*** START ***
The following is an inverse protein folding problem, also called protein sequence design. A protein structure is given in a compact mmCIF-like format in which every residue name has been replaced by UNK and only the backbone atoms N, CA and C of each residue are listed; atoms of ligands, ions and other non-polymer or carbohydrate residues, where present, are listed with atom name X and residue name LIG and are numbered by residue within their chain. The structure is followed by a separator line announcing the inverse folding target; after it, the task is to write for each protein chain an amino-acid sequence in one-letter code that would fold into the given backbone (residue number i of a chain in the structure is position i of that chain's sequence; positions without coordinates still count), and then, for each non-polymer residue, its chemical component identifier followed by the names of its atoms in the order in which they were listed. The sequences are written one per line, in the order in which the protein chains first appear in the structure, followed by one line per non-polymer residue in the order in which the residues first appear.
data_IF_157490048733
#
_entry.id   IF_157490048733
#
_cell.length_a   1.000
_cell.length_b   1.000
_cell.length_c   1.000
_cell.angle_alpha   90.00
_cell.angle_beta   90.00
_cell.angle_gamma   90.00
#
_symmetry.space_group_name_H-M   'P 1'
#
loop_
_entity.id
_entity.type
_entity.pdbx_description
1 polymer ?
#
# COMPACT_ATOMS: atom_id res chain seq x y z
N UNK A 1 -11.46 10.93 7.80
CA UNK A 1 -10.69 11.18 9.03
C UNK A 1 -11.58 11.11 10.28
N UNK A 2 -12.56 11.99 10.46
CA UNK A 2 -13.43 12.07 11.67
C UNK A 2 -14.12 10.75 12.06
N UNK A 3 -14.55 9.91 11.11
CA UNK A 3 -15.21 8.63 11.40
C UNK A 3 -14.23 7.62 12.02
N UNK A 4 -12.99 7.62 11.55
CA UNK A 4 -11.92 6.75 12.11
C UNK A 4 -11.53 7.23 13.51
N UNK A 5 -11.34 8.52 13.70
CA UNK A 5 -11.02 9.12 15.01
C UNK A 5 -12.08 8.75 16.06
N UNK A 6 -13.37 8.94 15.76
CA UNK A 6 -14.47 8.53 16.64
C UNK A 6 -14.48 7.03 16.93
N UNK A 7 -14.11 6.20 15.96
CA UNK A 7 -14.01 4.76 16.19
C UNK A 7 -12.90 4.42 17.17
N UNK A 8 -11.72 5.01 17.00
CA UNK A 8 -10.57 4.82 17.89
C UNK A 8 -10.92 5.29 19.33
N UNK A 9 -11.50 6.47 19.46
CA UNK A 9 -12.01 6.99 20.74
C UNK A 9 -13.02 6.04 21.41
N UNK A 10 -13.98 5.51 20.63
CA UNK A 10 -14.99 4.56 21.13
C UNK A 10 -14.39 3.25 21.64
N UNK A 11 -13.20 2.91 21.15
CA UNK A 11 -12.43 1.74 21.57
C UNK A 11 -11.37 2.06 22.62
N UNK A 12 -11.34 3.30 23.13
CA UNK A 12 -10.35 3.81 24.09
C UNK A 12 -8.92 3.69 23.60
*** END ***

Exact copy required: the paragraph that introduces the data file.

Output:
The following is an inverse protein folding problem, also called protein sequence design. A protein structure is given in a compact mmCIF-like format in which every residue name has been replaced by UNK and only the backbone atoms N, CA and C of each residue are listed; atoms of ligands, ions and other non-polymer or carbohydrate residues, where present, are listed with atom name X and residue name LIG and are numbered by residue within their chain. The structure is followed by a separator line announcing the inverse folding target; after it, the task is to write for each protein chain an amino-acid sequence in one-letter code that would fold into the given backbone (residue number i of a chain in the structure is position i of that chain's sequence; positions without coordinates still count), and then, for each non-polymer residue, its chemical component identifier followed by the names of its atoms in the order in which they were listed. The sequences are written one per line, in the order in which the protein chains first appear in the structure, followed by one line per non-polymer residue in the order in which the residues first appear.